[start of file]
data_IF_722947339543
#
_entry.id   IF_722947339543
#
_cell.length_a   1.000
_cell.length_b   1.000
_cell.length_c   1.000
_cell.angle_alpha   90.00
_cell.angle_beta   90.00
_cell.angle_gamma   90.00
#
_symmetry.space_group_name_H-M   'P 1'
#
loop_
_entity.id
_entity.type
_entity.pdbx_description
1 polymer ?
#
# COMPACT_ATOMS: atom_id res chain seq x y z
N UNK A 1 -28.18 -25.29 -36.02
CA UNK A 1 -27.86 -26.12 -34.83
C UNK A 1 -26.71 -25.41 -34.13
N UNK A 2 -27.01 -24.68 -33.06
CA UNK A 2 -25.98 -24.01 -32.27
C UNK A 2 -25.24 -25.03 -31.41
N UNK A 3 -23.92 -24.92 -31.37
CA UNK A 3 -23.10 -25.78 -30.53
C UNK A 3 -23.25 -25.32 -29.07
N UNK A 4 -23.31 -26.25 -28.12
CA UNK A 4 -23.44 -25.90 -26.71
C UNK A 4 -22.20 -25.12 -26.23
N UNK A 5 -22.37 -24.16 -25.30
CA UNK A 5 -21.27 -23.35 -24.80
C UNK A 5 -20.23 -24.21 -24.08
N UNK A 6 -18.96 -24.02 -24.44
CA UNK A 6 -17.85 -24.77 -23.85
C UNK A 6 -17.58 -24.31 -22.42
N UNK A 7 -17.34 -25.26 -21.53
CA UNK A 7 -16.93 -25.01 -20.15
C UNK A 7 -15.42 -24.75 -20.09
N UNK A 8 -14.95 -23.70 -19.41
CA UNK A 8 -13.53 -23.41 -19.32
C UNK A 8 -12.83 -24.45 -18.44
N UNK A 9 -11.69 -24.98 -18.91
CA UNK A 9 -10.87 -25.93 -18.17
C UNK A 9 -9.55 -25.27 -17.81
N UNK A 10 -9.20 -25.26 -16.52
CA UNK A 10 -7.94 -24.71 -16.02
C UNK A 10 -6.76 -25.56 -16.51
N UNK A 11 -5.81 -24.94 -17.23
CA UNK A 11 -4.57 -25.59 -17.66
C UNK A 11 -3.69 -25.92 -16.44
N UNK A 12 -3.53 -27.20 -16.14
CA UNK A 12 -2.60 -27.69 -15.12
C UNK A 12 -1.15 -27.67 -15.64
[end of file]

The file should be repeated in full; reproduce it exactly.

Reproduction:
data_IF_722947339543
#
_entry.id   IF_722947339543
#
_cell.length_a   1.000
_cell.length_b   1.000
_cell.length_c   1.000
_cell.angle_alpha   90.00
_cell.angle_beta   90.00
_cell.angle_gamma   90.00
#
_symmetry.space_group_name_H-M   'P 1'
#
loop_
_entity.id
_entity.type
_entity.pdbx_description
1 polymer ?
#
# COMPACT_ATOMS: atom_id res chain seq x y z
N UNK A 1 -28.18 -25.29 -36.02
CA UNK A 1 -27.86 -26.12 -34.83
C UNK A 1 -26.71 -25.41 -34.13
N UNK A 2 -27.01 -24.68 -33.06
CA UNK A 2 -25.98 -24.01 -32.27
C UNK A 2 -25.24 -25.03 -31.41
N UNK A 3 -23.92 -24.92 -31.37
CA UNK A 3 -23.10 -25.78 -30.53
C UNK A 3 -23.25 -25.32 -29.07
N UNK A 4 -23.31 -26.25 -28.12
CA UNK A 4 -23.44 -25.90 -26.71
C UNK A 4 -22.20 -25.12 -26.23
N UNK A 5 -22.37 -24.16 -25.30
CA UNK A 5 -21.27 -23.35 -24.80
C UNK A 5 -20.23 -24.21 -24.08
N UNK A 6 -18.96 -24.02 -24.44
CA UNK A 6 -17.85 -24.77 -23.85
C UNK A 6 -17.58 -24.31 -22.42
N UNK A 7 -17.34 -25.26 -21.53
CA UNK A 7 -16.93 -25.01 -20.15
C UNK A 7 -15.42 -24.75 -20.09
N UNK A 8 -14.95 -23.70 -19.41
CA UNK A 8 -13.53 -23.41 -19.32
C UNK A 8 -12.83 -24.45 -18.44
N UNK A 9 -11.69 -24.98 -18.91
CA UNK A 9 -10.87 -25.93 -18.17
C UNK A 9 -9.55 -25.27 -17.81
N UNK A 10 -9.20 -25.26 -16.52
CA UNK A 10 -7.94 -24.71 -16.02
C UNK A 10 -6.76 -25.56 -16.51
N UNK A 11 -5.81 -24.94 -17.23
CA UNK A 11 -4.57 -25.59 -17.66
C UNK A 11 -3.69 -25.92 -16.44
N UNK A 12 -3.53 -27.20 -16.14
CA UNK A 12 -2.60 -27.69 -15.12
C UNK A 12 -1.15 -27.67 -15.64